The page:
Even when you’re in its midst, the Shangri La Botanical Gardens and Nature Center seems to be a fantastic dreamscape. A lush 252 acres filled with intricate matrices of native and exotic flora, this modern-day Eden is as unexpected as a mirage—especially given its location in Orange, a small East Texas town that kisses the Louisiana border and is better known for plants of the petrochemical sort. But as any longtime resident can attest, this out-of-the-way idyll may just be the most beautiful natural area you’ve never heard of.
Situated along Adams Bayou, Shangri La first opened in 1946 as a pet project of local timber baron H.J. Lutcher Stark. Curious visitors came each spring to see the larger-than-life philanthropist’s prized azaleas, as well as one of the oldest living things in Texas, a pond cypress that is now 1,232 years old. But a freak snowstorm in 1958 decimated the gardens, and Stark locked the gates. Sneaking into the off-limits grounds (or at least bragging that you had) quickly became a local rite of passage.
You don’t have to scale the fence anymore. A fully restored Shangri La opened in March, and it’s even more breathtaking than before. Nine formal gardens—organized by shape, texture, and color—bloom with rain lilies, coral honeysuckles, dendrobium orchids, trumpet creepers, and yes, azaleas (41 varieties). The prized heronry on Ruby Lake—home to great egrets, roseate spoonbills, cormorants, and other winged beauties—is outfitted with cameras high above for a true bird’s-eye view. Electric boats motor out to the farthest reaches, providing access to three educational outposts, a bat house, and that elderly cypress tree, known as the Survivor (an apt moniker considering it lived through Hurricane Rita, which hit just as construction on the new Shangri La was beginning). It should also be noted that the center is the first project in Texas to receive the prestigious LEED Platinum certification for its green design.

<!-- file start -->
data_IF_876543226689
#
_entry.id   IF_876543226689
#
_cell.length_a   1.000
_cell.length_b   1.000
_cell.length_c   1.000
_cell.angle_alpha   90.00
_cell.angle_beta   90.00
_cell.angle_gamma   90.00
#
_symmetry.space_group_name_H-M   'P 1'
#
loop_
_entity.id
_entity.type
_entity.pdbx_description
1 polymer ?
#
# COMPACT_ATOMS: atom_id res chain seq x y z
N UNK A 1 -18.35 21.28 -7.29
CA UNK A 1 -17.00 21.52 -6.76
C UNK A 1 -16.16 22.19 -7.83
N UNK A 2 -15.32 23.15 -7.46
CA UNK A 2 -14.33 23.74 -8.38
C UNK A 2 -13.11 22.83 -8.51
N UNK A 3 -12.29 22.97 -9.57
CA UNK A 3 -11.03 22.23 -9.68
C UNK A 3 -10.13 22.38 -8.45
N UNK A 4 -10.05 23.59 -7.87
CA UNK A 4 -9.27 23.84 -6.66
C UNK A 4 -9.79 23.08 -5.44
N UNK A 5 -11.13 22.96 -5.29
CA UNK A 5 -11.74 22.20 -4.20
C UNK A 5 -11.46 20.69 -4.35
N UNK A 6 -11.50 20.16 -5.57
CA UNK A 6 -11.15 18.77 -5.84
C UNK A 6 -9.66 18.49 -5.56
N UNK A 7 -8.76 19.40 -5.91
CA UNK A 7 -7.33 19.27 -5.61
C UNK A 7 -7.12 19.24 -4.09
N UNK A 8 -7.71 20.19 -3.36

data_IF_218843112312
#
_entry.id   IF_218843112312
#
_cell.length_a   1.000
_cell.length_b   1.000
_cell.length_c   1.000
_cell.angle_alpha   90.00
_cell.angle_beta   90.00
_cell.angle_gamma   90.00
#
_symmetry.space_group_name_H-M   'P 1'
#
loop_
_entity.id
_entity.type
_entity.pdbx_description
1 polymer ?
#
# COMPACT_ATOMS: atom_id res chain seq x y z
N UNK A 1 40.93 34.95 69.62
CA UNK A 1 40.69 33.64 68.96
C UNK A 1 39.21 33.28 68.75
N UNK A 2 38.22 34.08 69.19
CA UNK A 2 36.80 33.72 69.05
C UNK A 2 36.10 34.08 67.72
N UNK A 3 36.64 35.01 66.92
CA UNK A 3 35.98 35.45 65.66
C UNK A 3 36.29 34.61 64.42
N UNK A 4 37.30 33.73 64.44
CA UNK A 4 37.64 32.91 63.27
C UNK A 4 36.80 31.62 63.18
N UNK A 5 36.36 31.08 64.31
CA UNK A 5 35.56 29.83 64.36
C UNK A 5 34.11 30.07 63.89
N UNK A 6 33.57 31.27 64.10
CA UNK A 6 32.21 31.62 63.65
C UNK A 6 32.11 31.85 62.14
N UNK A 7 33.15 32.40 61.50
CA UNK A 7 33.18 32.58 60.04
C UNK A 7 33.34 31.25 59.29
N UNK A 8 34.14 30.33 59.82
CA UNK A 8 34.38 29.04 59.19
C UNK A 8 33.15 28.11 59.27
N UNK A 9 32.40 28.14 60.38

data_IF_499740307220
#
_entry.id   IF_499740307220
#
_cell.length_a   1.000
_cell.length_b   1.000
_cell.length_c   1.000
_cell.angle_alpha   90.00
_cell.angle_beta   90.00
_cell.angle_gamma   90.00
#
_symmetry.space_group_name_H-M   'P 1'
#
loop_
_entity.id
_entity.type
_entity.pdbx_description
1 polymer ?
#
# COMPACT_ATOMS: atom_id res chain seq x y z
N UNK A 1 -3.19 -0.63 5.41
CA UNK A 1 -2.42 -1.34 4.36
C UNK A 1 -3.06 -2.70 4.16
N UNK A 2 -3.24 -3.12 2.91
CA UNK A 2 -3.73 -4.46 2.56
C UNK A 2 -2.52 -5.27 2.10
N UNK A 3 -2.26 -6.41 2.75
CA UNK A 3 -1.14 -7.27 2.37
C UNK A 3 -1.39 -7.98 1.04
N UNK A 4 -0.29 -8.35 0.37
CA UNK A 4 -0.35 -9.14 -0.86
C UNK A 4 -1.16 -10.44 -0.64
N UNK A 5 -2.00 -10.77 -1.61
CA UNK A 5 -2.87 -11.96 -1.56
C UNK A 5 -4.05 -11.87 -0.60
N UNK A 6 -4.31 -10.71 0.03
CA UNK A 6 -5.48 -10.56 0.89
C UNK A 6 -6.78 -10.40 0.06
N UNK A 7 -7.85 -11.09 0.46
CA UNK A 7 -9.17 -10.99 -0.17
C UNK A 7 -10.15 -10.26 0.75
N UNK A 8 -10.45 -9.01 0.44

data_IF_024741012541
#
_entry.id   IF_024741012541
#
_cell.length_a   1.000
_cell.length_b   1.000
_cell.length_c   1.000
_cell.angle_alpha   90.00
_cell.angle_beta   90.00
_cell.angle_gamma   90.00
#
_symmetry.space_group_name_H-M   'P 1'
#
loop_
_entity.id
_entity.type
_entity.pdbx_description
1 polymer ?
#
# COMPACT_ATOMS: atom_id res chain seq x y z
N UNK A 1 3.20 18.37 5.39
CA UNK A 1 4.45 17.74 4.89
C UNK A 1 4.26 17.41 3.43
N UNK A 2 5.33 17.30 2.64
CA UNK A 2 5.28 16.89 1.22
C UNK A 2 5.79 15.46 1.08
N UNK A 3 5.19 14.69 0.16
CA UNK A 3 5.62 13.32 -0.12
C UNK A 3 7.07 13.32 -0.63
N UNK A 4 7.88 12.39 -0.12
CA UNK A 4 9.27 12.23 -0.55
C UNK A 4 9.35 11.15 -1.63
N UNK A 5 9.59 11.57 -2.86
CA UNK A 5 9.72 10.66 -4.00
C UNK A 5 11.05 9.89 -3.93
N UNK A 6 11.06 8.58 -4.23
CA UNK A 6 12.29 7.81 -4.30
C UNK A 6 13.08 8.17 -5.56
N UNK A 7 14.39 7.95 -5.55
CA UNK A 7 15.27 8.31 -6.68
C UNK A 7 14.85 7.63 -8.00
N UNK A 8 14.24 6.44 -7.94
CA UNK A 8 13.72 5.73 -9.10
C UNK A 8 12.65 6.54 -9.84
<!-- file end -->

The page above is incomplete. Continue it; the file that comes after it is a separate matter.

There’s debate over whether Stark would approve of Shangri La’s renovation (in fact, theories still abound as to the real reasons he shuttered the place to begin with). One of Stark’s estranged sons—who spent years disputing an inheritance and died on the morning of Shangri La’s reopening—once intimated that a tourist attraction wasn’t what his father would have wanted. Such historical intrigue, of course, only adds to the mystique of this alluring wonderland. Open Tuesday through Sunday in Orange; 409-670-9113, shangrilagardens.org
Who can put a finger on the singular popularity of Impressionist art? Maybe it’s the juicy globs of color or the laissez-faire brushstrokes or the arresting scenes of modern life, but one thing is certain: An exhibit with as many major works as “The Impressionists: Master Paintings From the Art Institute of Chicago,” opening this month at the Kimbell Art Museum, in Fort Worth, will knock previously set attendance records into the history books. The loan—about ninety tours de force in need of a home while the AIC is revamped—is described, predictably, as “exclusive” and “unprecedented.” But such PR jargon is unnecessary